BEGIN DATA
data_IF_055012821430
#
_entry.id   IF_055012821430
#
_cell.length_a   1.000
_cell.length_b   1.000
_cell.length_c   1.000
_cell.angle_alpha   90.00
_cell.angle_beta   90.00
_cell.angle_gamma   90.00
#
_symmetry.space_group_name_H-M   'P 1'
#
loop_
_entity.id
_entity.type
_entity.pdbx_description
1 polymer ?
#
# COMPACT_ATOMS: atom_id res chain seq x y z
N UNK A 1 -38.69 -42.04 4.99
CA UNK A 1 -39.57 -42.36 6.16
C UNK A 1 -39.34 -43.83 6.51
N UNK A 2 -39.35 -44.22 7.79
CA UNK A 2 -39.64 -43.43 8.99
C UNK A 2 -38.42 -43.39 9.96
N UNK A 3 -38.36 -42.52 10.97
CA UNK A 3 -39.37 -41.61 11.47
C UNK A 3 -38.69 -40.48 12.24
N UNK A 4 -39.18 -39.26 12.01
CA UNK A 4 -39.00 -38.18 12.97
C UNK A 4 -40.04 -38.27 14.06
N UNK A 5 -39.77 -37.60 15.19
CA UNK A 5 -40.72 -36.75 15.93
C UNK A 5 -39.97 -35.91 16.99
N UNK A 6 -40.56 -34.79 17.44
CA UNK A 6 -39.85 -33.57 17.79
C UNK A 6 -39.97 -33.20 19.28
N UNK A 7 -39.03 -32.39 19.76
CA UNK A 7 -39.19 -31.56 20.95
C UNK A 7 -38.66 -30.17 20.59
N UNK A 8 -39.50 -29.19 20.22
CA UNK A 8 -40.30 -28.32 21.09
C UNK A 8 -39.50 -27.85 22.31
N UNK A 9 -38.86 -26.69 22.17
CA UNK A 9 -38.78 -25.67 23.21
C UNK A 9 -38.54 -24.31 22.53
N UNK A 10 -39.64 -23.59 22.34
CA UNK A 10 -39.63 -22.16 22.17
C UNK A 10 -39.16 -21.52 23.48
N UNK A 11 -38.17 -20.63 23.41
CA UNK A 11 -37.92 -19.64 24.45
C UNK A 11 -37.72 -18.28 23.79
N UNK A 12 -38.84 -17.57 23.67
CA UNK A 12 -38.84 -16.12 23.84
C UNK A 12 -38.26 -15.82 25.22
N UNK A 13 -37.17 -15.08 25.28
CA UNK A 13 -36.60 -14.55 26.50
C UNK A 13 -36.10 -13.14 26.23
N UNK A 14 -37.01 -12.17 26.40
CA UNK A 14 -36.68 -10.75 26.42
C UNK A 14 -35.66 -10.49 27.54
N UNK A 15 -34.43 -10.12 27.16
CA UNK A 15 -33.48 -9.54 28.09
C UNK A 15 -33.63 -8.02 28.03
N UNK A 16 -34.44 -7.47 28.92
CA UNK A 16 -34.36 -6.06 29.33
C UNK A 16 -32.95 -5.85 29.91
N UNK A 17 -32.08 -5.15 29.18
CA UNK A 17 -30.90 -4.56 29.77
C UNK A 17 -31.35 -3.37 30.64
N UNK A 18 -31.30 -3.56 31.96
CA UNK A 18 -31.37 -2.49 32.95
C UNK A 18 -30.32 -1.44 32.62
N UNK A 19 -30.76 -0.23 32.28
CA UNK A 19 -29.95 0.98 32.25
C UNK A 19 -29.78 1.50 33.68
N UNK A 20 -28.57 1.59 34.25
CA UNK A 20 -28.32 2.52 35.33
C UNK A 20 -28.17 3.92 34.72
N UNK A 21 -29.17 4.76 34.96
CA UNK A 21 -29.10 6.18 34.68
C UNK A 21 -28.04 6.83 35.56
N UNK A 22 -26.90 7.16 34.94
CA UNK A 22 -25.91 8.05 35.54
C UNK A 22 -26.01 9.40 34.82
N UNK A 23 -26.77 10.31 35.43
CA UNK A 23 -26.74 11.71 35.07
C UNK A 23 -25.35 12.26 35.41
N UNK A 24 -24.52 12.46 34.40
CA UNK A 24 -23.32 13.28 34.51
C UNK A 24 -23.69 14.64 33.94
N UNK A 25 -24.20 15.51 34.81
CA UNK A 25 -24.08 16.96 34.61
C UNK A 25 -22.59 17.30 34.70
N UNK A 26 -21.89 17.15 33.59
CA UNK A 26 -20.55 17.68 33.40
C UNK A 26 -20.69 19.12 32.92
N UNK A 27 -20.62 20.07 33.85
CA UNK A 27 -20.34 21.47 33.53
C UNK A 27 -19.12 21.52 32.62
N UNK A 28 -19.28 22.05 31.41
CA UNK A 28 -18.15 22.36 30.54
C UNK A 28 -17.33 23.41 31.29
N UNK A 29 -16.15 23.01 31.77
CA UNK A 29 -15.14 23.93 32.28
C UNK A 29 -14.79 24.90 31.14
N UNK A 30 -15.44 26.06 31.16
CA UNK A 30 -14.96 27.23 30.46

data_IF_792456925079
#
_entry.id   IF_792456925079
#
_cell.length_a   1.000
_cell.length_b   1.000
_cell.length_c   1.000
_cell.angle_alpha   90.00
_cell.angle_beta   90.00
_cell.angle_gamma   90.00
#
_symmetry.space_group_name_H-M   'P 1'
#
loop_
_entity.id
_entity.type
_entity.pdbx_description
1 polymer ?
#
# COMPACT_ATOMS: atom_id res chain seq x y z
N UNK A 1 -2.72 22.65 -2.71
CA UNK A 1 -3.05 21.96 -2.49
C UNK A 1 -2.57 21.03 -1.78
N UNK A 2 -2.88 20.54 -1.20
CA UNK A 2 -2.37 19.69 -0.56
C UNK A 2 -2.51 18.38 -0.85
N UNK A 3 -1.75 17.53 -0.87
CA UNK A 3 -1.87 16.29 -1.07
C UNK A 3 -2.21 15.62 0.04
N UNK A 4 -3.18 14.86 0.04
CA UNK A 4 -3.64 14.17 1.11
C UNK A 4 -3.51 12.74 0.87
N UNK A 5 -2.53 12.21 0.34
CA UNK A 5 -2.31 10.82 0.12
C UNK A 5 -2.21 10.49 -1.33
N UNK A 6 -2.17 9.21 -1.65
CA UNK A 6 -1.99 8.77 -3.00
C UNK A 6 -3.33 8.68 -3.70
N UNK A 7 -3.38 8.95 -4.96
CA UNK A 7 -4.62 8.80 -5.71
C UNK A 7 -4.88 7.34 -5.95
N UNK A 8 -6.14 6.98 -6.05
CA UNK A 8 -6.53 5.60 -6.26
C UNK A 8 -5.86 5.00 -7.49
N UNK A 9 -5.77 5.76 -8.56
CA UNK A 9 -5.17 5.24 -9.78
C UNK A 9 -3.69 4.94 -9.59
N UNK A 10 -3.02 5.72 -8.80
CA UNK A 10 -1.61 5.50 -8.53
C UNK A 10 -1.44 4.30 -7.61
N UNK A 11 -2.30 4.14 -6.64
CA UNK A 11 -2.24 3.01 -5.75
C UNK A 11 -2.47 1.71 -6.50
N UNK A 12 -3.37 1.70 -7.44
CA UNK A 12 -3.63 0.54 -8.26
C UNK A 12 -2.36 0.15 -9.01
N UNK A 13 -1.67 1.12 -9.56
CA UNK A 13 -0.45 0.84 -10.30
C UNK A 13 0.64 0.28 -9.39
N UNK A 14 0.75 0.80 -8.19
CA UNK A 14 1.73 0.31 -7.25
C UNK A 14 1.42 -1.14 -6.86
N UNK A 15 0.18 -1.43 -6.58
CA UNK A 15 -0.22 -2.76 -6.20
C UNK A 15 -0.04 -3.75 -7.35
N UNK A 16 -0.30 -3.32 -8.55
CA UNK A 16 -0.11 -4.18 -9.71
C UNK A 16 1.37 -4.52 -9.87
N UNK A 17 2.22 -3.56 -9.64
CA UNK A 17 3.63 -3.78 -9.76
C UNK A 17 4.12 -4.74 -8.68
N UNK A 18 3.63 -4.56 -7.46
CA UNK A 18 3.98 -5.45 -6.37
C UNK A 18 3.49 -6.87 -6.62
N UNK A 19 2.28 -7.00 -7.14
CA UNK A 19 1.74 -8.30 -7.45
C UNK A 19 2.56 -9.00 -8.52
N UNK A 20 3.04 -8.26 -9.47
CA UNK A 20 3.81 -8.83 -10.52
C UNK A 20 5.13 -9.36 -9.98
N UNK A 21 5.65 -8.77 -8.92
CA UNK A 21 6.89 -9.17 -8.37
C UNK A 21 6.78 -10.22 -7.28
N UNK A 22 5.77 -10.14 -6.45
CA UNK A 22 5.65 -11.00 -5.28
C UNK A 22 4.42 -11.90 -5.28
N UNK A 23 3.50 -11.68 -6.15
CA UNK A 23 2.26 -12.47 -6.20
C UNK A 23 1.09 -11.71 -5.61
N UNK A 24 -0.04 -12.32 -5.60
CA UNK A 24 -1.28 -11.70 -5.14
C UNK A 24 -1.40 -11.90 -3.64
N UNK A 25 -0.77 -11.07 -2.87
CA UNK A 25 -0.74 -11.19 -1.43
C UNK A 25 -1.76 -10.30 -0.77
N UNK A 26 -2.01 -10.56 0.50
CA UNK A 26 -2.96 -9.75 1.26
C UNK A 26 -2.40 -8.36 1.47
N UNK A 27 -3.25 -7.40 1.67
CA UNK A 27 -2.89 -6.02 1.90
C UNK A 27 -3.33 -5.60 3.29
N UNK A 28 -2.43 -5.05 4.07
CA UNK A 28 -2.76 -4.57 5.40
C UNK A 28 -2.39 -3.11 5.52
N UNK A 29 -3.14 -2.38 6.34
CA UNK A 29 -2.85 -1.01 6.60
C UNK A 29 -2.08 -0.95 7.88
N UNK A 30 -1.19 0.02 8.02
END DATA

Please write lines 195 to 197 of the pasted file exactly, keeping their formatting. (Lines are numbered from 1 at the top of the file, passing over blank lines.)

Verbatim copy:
C UNK A 22 4.42 -11.90 -5.28
N UNK A 23 3.50 -11.68 -6.15
CA UNK A 23 2.26 -12.47 -6.20